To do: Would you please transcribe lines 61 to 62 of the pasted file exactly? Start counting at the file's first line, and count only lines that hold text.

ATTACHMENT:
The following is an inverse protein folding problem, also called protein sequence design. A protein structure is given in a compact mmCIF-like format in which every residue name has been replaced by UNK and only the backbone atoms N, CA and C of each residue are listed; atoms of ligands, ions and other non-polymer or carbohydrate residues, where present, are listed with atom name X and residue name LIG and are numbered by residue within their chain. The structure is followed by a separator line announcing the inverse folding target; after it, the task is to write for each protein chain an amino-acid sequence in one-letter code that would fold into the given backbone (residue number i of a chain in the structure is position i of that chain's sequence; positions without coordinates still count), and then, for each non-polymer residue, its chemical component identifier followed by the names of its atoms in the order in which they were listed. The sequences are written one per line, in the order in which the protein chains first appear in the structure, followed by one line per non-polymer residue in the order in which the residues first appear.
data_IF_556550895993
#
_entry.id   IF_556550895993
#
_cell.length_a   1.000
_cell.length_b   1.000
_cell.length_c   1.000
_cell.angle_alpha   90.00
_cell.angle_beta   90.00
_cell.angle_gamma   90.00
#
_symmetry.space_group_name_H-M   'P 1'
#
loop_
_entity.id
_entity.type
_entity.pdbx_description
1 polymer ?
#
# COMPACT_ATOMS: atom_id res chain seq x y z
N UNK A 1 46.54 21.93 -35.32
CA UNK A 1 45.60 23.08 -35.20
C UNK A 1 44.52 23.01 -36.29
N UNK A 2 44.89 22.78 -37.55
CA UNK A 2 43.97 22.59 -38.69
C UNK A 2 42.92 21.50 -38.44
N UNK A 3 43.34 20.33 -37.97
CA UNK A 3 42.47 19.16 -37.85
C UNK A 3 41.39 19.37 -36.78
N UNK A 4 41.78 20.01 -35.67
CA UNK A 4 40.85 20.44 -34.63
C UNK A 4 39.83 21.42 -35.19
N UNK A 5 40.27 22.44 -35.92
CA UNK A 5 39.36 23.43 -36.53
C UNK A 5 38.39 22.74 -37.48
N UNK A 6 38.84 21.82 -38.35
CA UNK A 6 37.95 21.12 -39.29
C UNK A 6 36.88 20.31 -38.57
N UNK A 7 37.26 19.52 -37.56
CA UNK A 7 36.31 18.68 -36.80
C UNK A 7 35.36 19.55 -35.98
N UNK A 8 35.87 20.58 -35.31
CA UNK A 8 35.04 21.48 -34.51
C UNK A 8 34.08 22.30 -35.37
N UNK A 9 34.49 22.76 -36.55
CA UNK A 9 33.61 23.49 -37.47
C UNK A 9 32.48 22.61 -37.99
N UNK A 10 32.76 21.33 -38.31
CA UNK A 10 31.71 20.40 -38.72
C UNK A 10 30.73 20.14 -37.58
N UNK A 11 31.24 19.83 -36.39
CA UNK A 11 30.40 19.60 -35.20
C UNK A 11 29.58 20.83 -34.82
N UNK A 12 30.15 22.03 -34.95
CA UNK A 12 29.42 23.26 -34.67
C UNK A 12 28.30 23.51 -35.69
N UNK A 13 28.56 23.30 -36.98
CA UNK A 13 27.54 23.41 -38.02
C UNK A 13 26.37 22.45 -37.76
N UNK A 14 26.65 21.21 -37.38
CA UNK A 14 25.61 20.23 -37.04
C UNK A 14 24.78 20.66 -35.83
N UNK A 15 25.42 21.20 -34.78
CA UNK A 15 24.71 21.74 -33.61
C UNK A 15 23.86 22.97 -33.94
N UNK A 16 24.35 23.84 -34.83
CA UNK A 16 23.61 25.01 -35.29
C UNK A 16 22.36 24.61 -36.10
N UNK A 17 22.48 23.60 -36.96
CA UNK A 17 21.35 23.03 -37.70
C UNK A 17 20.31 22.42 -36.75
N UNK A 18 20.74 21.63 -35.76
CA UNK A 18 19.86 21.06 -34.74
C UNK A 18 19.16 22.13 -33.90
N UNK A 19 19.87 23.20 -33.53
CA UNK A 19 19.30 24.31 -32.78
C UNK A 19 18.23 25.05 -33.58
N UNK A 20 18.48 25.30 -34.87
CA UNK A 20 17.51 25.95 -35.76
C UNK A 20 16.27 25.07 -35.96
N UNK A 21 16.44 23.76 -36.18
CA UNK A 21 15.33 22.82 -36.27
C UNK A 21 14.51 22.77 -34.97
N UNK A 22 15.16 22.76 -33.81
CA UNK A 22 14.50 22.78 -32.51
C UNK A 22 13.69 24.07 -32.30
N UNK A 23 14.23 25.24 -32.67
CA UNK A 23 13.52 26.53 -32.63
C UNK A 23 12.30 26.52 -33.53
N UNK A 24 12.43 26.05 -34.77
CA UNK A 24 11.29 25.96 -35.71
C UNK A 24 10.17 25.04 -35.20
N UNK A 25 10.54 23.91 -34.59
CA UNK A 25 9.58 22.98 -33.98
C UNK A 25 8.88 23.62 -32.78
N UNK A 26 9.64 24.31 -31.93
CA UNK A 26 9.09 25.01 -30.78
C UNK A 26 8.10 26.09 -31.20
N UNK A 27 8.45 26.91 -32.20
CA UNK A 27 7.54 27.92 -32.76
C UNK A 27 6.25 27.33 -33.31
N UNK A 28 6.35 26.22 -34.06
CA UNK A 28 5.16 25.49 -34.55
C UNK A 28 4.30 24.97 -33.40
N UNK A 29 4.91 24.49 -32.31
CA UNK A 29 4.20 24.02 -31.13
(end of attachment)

N UNK A 14 26.65 21.21 -37.38
CA UNK A 14 25.61 20.23 -37.04